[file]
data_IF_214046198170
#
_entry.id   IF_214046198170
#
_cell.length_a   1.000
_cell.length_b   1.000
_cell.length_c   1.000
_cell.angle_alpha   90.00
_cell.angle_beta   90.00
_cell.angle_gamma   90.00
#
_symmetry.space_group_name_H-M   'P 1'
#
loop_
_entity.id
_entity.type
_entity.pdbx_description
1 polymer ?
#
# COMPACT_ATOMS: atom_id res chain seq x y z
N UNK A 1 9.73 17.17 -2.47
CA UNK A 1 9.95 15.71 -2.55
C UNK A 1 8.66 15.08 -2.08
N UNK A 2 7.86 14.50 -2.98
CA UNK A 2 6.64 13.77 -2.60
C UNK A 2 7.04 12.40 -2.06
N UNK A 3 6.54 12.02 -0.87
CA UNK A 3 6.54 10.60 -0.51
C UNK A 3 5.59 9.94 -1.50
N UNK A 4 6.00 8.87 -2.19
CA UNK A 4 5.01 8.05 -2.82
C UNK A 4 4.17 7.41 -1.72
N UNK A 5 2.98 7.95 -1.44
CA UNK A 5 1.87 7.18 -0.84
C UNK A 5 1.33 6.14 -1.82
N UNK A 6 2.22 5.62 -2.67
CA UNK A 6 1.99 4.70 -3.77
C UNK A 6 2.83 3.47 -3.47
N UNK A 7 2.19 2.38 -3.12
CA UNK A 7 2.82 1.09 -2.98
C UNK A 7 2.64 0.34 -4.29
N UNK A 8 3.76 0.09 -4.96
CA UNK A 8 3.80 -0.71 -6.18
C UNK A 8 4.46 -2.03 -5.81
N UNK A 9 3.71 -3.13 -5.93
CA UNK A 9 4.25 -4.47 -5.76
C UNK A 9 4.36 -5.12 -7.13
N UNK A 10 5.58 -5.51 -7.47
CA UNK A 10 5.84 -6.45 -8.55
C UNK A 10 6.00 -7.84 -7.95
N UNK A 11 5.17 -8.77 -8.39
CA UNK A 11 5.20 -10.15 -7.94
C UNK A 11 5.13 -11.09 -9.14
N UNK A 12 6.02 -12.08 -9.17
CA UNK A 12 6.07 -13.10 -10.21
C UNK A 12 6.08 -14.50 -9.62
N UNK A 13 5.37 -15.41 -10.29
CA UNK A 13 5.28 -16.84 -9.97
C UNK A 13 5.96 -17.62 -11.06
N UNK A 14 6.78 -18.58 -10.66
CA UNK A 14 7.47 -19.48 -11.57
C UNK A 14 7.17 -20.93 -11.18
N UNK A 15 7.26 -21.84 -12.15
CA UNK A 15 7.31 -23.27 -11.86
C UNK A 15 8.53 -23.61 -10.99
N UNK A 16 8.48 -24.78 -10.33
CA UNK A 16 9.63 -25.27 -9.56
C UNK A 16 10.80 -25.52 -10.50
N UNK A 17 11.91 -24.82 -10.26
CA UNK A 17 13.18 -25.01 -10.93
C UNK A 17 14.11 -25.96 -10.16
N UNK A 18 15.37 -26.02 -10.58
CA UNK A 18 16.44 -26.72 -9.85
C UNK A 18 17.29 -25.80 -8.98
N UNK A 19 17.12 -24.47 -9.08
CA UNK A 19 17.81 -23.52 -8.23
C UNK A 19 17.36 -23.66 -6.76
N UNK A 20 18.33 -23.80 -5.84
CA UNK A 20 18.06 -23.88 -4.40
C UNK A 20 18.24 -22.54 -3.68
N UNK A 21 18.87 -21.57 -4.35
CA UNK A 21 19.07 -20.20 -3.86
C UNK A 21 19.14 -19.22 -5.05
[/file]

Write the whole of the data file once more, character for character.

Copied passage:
data_IF_214046198170
#
_entry.id   IF_214046198170
#
_cell.length_a   1.000
_cell.length_b   1.000
_cell.length_c   1.000
_cell.angle_alpha   90.00
_cell.angle_beta   90.00
_cell.angle_gamma   90.00
#
_symmetry.space_group_name_H-M   'P 1'
#
loop_
_entity.id
_entity.type
_entity.pdbx_description
1 polymer ?
#
# COMPACT_ATOMS: atom_id res chain seq x y z
N UNK A 1 9.73 17.17 -2.47
CA UNK A 1 9.95 15.71 -2.55
C UNK A 1 8.66 15.08 -2.08
N UNK A 2 7.86 14.50 -2.98
CA UNK A 2 6.64 13.77 -2.60
C UNK A 2 7.04 12.40 -2.06
N UNK A 3 6.54 12.02 -0.87
CA UNK A 3 6.54 10.60 -0.51
C UNK A 3 5.59 9.94 -1.50
N UNK A 4 6.00 8.87 -2.19
CA UNK A 4 5.01 8.05 -2.82
C UNK A 4 4.17 7.41 -1.72
N UNK A 5 2.98 7.95 -1.44
CA UNK A 5 1.87 7.18 -0.84
C UNK A 5 1.33 6.14 -1.82
N UNK A 6 2.22 5.62 -2.67
CA UNK A 6 1.99 4.70 -3.77
C UNK A 6 2.83 3.47 -3.47
N UNK A 7 2.19 2.38 -3.12
CA UNK A 7 2.82 1.09 -2.98
C UNK A 7 2.64 0.34 -4.29
N UNK A 8 3.76 0.09 -4.96
CA UNK A 8 3.80 -0.71 -6.18
C UNK A 8 4.46 -2.03 -5.81
N UNK A 9 3.71 -3.13 -5.93
CA UNK A 9 4.25 -4.47 -5.76
C UNK A 9 4.36 -5.12 -7.13
N UNK A 10 5.58 -5.51 -7.47
CA UNK A 10 5.84 -6.45 -8.55
C UNK A 10 6.00 -7.84 -7.95
N UNK A 11 5.17 -8.77 -8.39
CA UNK A 11 5.20 -10.15 -7.94
C UNK A 11 5.13 -11.09 -9.14
N UNK A 12 6.02 -12.08 -9.17
CA UNK A 12 6.07 -13.10 -10.21
C UNK A 12 6.08 -14.50 -9.62
N UNK A 13 5.37 -15.41 -10.29
CA UNK A 13 5.28 -16.84 -9.97
C UNK A 13 5.96 -17.62 -11.06
N UNK A 14 6.78 -18.58 -10.66
CA UNK A 14 7.47 -19.48 -11.57
C UNK A 14 7.17 -20.93 -11.18
N UNK A 15 7.26 -21.84 -12.15
CA UNK A 15 7.31 -23.27 -11.86
C UNK A 15 8.53 -23.61 -10.99
N UNK A 16 8.48 -24.78 -10.33
CA UNK A 16 9.63 -25.27 -9.56
C UNK A 16 10.80 -25.52 -10.50
N UNK A 17 11.91 -24.82 -10.26
CA UNK A 17 13.18 -25.01 -10.93
C UNK A 17 14.11 -25.96 -10.16
N UNK A 18 15.37 -26.02 -10.58
CA UNK A 18 16.44 -26.72 -9.85
C UNK A 18 17.29 -25.80 -8.98
N UNK A 19 17.12 -24.47 -9.08
CA UNK A 19 17.81 -23.52 -8.23
C UNK A 19 17.36 -23.66 -6.76
N UNK A 20 18.33 -23.80 -5.84
CA UNK A 20 18.06 -23.88 -4.40
C UNK A 20 18.24 -22.54 -3.68
N UNK A 21 18.87 -21.57 -4.35
CA UNK A 21 19.07 -20.20 -3.86
C UNK A 21 19.14 -19.22 -5.05